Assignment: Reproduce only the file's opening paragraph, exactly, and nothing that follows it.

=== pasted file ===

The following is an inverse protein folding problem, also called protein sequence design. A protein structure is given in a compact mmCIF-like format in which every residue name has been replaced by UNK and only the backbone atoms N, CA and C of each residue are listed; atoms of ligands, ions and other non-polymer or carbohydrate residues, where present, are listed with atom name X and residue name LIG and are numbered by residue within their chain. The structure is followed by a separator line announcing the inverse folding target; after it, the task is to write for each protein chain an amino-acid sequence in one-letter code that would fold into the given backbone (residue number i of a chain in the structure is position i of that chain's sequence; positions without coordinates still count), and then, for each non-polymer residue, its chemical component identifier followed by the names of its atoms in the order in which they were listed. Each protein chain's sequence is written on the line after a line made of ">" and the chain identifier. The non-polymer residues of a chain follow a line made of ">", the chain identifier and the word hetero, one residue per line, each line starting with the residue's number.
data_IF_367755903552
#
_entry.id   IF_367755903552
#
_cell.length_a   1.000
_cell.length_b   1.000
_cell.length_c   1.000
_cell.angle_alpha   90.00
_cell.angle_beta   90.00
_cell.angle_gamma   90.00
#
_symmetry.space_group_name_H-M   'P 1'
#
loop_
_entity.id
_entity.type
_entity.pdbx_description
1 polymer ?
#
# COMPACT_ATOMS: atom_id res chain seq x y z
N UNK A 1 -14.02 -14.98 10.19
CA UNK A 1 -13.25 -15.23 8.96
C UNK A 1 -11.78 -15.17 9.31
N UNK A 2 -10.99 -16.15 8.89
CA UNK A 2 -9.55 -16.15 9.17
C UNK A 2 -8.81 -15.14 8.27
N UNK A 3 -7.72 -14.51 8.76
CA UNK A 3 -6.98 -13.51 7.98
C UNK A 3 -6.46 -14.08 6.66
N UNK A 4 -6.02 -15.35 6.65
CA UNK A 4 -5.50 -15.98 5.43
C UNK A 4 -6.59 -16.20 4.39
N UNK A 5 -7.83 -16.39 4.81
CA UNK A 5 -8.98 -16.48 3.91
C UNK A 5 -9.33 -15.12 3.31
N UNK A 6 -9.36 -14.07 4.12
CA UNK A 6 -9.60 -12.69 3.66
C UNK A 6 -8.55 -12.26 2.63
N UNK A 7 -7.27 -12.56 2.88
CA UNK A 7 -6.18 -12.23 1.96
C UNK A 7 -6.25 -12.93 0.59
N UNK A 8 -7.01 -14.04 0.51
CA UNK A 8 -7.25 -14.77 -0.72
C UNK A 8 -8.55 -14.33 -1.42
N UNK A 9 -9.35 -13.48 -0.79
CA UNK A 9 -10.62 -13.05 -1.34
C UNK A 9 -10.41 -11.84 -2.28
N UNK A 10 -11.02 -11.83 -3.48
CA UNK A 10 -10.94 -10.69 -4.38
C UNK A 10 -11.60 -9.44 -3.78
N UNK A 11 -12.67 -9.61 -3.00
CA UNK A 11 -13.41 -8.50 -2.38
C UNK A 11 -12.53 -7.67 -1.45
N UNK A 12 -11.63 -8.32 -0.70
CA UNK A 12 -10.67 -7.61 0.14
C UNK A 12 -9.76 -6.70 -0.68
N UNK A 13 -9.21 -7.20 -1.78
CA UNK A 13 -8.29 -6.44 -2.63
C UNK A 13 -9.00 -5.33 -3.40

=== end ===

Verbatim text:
The following is an inverse protein folding problem, also called protein sequence design. A protein structure is given in a compact mmCIF-like format in which every residue name has been replaced by UNK and only the backbone atoms N, CA and C of each residue are listed; atoms of ligands, ions and other non-polymer or carbohydrate residues, where present, are listed with atom name X and residue name LIG and are numbered by residue within their chain. The structure is followed by a separator line announcing the inverse folding target; after it, the task is to write for each protein chain an amino-acid sequence in one-letter code that would fold into the given backbone (residue number i of a chain in the structure is position i of that chain's sequence; positions without coordinates still count), and then, for each non-polymer residue, its chemical component identifier followed by the names of its atoms in the order in which they were listed. Each protein chain's sequence is written on the line after a line made of ">" and the chain identifier. The non-polymer residues of a chain follow a line made of ">", the chain identifier and the word hetero, one residue per line, each line starting with the residue's number.